Does it matter? Can we just say "content is king" and ignore the technicalities? The trouble with that argument is it tends to suppose that it has to always be one or the other. It always has to either be content *OR* technical issues. Which is nonsense. Shouldn't we be striving for the best possible content *AND* the best possible technical quality? Take some trouble to identify which camera is best for us technically, then use it in the most creative way possible? It's two separate issues.
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Old February 6th, 2010, 08:12 PM   #145
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Originally Posted by Perrone Ford View Post
Alright,

Would you be so kind as to tell us what 1/3" HD cameras you used at CNN and NBC, and in what capacity? I'm sure many of us would be curious.
Sure, at CNN, there was the Canon XH G1 along with the Sony Z1.

At NBC, I mainly use my Canon XL H1S most of the time, but there are also the Sony Z1, along with the V1U. Interesting enough, the V1U is used the most for a wide variety of handheld shooting (1/4 chip).

I mainly shoot feature news segments with them.

Of course, there are 2/3" cameras available too to shoot with, but the image from the 1/3" cams are just as accepted.
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Old February 6th, 2010, 08:20 PM   #146
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A lot depends on whether you're referring to SD or HD. They are widely used for SD broadcast, but for HD the same broadcasters are quite likely to have far more stringent requirements, for very good technical reasons. Hence the widespread ban on their HD use, except for very special exemptions.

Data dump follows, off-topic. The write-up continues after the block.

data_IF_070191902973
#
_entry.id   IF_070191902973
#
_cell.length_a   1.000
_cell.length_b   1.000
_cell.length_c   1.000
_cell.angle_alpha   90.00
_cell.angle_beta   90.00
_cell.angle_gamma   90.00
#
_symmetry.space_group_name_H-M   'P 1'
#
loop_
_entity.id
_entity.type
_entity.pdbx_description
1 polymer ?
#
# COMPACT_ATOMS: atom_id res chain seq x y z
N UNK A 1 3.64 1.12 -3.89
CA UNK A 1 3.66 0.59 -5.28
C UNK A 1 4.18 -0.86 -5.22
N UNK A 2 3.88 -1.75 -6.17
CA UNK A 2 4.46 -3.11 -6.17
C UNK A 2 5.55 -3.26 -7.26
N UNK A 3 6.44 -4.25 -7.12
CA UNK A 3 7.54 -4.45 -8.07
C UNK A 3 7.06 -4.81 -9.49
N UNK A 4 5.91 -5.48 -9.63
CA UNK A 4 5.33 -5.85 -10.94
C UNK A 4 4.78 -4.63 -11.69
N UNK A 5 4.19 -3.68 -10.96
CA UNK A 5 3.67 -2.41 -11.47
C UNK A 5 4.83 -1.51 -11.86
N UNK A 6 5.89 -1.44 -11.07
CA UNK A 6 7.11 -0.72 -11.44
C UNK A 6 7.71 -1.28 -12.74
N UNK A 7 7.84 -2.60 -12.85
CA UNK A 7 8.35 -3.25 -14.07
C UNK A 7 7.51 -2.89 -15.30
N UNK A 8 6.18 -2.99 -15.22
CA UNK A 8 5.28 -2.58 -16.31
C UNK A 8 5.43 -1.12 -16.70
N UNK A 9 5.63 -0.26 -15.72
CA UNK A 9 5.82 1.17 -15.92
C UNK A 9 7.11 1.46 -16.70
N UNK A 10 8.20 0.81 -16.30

For the same 1/3" chips, HD means much smaller individual photosites than for SD. And that means diffraction issues become far more relevant. Practically, it means that a 1/3" lens will start to go soft when stopped down below about f4 for a 1920x1080 system, but the same effect won't happen with 2/3" until 2 stops less - about f8. Hence 1/3" chips limit you to a far smaller usable aperture range in HD.

This is quite apart from photographic considerations such as depth of field control, low light sensitivity, and lens availability.

Given the choice between 1/3" chips and the 50Mbs codec, and 1/2" chips and 35Mbs I'd take the 1/2" chips any day. (Which is not to say I wouldn't like to have my cake and eat it - 1/2" chips and 50Mbs!)

True enough, but whilst it's not possible to tell exactly how good a camera will be from such specs, they can give a very good idea of what the upper limit must be - how close it gets to that is up to the designers. And the laws of physics and optics give designers a real problem with HD and 1/3" chips, far worse than for SD. That's why I don't think this camera has much chance of becoming an "EX killer", good though the 50Mbs codec is.

Does it matter? Can we just say "content is king" and ignore the technicalities? The trouble with that argument is it tends to suppose that it has to always be one or the other. It always has to either be content *OR* technical issues. Which is nonsense. Shouldn't we be striving for the best possible content *AND* the best possible technical quality? Take some trouble to identify which camera is best for us technically, then use it in the most creative way possible? It's two separate issues.